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EXITS AND ENTRANCES

Oedipus in reverse.

RECENTLY, A CARTOON OF THE editorial pages of the English paper The Mirror showed a darkened room in which, in a high-backed chair, like Dorian Gray, sat the Culture Club singer Boy George, hunched cruelly into the configuration of an old man. His brother Kevin O’Dowd, recognizable through his trademark spectacles, was opening the front door to the Grim Reaper, handy with scythe and syringe. From behind his own dark glasses, George uttered, as if talking about the milkman or a foot-in-the-door reporter, “Just tell him, not today, thank you, Kevin.”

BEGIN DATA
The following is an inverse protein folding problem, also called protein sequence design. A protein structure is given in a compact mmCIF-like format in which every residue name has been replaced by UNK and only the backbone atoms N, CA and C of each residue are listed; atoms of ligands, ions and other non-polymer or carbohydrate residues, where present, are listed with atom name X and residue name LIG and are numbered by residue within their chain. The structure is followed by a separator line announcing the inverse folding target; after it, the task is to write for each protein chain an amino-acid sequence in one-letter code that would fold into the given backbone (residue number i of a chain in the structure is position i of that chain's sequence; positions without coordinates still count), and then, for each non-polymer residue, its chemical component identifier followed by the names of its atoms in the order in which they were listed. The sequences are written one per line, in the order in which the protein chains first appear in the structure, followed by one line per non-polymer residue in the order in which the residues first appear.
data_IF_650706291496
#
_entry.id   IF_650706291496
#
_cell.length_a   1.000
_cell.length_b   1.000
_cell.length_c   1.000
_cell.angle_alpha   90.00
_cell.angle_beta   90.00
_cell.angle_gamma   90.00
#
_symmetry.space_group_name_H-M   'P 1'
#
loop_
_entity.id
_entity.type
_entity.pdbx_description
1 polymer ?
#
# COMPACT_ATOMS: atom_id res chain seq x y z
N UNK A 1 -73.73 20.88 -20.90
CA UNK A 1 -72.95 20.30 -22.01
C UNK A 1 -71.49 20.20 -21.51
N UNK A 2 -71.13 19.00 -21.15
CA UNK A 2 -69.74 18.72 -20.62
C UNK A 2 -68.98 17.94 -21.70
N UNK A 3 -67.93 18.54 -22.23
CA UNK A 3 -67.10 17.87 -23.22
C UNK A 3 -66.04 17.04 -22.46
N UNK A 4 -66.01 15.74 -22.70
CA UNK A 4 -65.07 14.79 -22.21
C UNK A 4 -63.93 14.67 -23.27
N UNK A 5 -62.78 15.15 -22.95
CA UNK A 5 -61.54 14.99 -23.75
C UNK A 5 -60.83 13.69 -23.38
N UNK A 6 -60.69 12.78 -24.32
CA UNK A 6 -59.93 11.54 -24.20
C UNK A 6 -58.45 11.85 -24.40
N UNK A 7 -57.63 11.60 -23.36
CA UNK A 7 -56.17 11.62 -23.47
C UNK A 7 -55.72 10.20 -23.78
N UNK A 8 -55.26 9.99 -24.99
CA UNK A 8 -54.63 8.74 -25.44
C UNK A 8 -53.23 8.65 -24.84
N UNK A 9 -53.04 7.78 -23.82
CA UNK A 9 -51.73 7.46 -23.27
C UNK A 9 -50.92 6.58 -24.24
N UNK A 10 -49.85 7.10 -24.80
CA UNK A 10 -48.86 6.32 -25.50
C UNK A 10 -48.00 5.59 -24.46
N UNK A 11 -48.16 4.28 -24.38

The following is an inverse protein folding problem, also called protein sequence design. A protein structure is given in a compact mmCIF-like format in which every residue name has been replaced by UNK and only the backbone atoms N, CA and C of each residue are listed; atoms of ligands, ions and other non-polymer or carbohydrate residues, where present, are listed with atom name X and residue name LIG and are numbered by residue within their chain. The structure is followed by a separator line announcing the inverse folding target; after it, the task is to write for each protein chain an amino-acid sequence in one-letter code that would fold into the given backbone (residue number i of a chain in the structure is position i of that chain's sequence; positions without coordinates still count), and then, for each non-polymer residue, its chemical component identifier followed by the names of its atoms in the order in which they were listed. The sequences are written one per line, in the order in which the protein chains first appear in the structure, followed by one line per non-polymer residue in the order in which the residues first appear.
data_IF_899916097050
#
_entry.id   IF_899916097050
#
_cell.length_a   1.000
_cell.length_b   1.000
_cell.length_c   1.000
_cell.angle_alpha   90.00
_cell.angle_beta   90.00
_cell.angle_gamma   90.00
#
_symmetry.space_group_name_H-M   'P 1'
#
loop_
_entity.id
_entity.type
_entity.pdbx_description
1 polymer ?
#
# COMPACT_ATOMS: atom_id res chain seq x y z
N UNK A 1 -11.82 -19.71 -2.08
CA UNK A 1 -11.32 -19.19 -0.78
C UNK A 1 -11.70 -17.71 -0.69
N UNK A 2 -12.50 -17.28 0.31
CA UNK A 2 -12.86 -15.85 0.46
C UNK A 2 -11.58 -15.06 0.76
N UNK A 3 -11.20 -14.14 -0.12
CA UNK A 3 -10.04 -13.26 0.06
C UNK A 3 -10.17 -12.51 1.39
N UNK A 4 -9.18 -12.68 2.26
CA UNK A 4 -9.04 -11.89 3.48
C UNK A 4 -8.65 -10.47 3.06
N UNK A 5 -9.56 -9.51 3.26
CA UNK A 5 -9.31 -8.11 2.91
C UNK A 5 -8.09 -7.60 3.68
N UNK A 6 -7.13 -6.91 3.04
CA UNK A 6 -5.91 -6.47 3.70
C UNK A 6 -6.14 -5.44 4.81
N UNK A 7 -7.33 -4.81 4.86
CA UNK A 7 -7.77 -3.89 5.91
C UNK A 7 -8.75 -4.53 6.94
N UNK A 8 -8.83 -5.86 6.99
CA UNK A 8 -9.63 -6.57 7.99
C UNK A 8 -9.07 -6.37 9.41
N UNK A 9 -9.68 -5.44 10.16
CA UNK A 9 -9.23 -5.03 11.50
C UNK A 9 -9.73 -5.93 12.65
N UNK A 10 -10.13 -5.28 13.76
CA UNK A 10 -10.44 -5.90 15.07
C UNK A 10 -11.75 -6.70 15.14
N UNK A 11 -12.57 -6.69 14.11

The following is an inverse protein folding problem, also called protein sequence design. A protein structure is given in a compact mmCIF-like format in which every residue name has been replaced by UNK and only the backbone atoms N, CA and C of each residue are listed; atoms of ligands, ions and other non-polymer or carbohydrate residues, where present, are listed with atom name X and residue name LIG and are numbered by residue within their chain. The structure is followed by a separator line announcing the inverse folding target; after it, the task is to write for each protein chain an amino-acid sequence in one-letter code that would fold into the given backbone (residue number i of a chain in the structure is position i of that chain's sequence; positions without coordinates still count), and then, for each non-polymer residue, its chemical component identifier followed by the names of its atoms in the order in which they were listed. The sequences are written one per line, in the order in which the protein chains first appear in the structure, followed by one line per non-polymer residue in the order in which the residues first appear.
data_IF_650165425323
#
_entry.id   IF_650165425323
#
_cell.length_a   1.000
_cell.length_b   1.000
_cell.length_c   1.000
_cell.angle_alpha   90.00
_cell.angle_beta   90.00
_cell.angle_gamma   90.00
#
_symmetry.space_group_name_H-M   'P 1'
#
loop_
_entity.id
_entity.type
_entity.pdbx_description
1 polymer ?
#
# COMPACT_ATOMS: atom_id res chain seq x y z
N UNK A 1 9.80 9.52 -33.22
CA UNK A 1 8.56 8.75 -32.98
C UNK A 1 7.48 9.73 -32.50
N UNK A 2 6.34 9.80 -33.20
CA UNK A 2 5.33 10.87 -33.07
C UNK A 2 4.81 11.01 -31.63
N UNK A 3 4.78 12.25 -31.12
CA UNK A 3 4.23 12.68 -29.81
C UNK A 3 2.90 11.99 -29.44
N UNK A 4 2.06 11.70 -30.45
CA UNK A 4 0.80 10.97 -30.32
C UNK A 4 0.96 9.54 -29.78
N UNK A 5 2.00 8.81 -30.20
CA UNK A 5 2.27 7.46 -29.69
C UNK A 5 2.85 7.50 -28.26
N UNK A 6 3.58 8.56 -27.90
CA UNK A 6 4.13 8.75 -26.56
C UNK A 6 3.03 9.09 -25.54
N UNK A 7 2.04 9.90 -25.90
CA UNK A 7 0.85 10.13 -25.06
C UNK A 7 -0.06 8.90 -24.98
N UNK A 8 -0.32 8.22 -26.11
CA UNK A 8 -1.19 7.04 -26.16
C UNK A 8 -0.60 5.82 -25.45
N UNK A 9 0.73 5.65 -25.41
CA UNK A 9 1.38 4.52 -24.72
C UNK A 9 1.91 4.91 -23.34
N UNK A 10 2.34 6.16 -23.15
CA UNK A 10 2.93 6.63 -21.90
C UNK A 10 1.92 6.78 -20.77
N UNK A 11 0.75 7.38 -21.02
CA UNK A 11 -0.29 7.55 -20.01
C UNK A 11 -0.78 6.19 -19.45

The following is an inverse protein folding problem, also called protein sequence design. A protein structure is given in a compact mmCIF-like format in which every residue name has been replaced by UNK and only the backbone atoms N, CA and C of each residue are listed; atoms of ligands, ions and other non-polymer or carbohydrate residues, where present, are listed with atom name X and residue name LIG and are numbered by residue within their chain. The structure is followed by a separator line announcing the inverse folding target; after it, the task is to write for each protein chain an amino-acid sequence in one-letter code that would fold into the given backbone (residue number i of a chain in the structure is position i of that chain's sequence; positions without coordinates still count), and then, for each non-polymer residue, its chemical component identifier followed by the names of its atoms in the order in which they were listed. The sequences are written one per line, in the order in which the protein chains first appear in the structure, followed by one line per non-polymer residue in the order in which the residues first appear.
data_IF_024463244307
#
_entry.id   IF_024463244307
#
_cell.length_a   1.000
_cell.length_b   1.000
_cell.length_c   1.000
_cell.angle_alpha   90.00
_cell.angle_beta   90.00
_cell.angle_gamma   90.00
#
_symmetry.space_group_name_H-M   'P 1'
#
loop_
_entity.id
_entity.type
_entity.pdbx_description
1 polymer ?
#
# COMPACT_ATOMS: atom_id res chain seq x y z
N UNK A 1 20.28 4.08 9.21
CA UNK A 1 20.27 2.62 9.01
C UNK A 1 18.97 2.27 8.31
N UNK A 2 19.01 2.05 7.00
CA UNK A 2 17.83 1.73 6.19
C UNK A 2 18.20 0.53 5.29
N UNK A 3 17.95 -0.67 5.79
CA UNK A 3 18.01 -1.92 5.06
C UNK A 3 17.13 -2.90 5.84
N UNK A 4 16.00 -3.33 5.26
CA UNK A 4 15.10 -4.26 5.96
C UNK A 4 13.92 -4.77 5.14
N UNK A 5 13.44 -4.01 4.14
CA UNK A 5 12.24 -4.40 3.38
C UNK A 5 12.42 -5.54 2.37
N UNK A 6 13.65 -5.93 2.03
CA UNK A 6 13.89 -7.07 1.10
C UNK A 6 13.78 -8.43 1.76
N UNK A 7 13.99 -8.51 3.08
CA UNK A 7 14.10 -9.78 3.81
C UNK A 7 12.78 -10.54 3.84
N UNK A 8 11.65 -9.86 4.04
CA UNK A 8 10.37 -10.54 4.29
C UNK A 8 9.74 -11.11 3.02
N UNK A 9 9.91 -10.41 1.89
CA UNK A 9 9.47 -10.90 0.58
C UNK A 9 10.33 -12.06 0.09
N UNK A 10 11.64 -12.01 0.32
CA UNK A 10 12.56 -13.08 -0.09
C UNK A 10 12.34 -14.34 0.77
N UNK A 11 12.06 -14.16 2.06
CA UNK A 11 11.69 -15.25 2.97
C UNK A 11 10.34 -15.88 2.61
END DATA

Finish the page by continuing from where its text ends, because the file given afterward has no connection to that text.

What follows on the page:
This explicit image is a blatant example of the icy dynamic implicit in the relationship of the mass media to youth culture. Beneath the glare of attention a new form of iconoclasm reigns. The image of the fallen idol, the pop star who expresses the collective being, is the medium of the message. The pathetic story of Boy George and drugs, of a

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